Northern rail: Mayors call for government takeover

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Northern Rail

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Northern, which is also known as Arriva Rail North, is the main train operator in northern England

Elected mayors have called for the government to take control of rail operator Northern, accusing it of breaking promises to passengers.

Greater Manchester Mayor Andy Burnham and Liverpool Metro Mayor Steve Rotheram accused the firm of failing to deliver promised improvements.

Northern said it was “working hard” to improve the service for passengers.

The Department for Transport (DfT) said it saw no reason to “consider making changes to the franchise”.

The latest criticism of the operator’s record centred on commuters being crammed on to smaller trains and facing regular delays.

It came a year after widespread rail timetable chaos affected services country-wide.

‘Enough is enough’

The mayors said Northern, operated by Arriva Rail North, had failed to tackle issues such as overcrowding and said the number of trains being run with reduced carriages had risen since December last year.

They accused Northern of repeatedly failing to introduce promised commuter services to towns including Knutsford and Northwich, in Cheshire, and said it risked failing to meet its own deadline to phase out ageing Pacer trains by the end of 2019.

Northern ran up to a fifth of its services late and had cancelled 255 services last Sunday, according to figures published by the mayors’ offices.

The mayors said they had been forced to intervene to end an industrial dispute with the Rail, Maritime and Transport union (RMT) over the role of guards which halted thousands of Saturday services spanning 47 weeks.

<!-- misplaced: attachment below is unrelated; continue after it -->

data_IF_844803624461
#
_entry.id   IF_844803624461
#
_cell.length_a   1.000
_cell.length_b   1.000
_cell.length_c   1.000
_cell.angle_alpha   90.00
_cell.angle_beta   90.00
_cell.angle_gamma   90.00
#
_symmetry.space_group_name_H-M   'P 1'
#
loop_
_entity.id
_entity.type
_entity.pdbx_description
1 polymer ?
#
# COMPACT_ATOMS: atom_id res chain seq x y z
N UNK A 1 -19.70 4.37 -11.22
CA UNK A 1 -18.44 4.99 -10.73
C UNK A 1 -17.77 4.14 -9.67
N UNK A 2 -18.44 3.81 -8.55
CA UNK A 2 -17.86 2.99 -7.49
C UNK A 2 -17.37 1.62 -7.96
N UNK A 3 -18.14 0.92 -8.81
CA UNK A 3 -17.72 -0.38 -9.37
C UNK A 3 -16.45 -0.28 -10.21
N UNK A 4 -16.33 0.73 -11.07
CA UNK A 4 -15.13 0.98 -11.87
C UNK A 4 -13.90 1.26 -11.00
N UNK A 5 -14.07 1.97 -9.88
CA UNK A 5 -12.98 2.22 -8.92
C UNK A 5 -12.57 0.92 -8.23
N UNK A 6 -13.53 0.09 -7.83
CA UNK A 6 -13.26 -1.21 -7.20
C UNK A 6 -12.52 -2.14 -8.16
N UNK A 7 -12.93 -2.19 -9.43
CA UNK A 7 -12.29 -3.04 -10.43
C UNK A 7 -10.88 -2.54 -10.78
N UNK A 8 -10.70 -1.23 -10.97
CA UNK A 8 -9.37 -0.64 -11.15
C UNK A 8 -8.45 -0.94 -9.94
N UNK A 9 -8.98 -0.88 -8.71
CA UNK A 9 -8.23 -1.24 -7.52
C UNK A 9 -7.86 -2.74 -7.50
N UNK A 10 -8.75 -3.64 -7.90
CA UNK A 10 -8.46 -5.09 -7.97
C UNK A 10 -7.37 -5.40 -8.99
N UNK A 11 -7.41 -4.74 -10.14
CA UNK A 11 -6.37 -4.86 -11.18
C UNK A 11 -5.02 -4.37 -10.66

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Stephen Noble, Tom Bitcliffe, Kieran Trafford

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The mayors said the number of trains operated with reduced carriages had risen since December

Mr Burnham said: “We have been extremely patient with Northern but enough is enough.

“They promised us that things would be significantly better by May 2019 and that hasn’t happened.”

The mayors said the DfT had a “legal duty” to take over as operator of last resort in the same way it had taken control of the East Coast Main Line last year.

Northern’s franchises cover the North West, Yorkshire, parts of Derbyshire, and the North East and are due to run until 2025.

Northern managing director David Brown said improvements for customers since last year included “better punctuality”, investment in new and refurbished trains and the introduction of more than 2,000 new services.

He added: “These improvements are still a work in progress, but we are making things better for our customers.”

RMT general secretary Mick Cash said: “There should now be a swift transition of the Northern routes into a public sector operation. There can be no excuses for any delay.”

A DfT spokesman said there had been “much needed improvements” to Northern services since last year.

“At a time when performance is improving and brand-new trains are being rolled out to replace the unpopular and dated Pacers, change could result in significant disruption,” he said.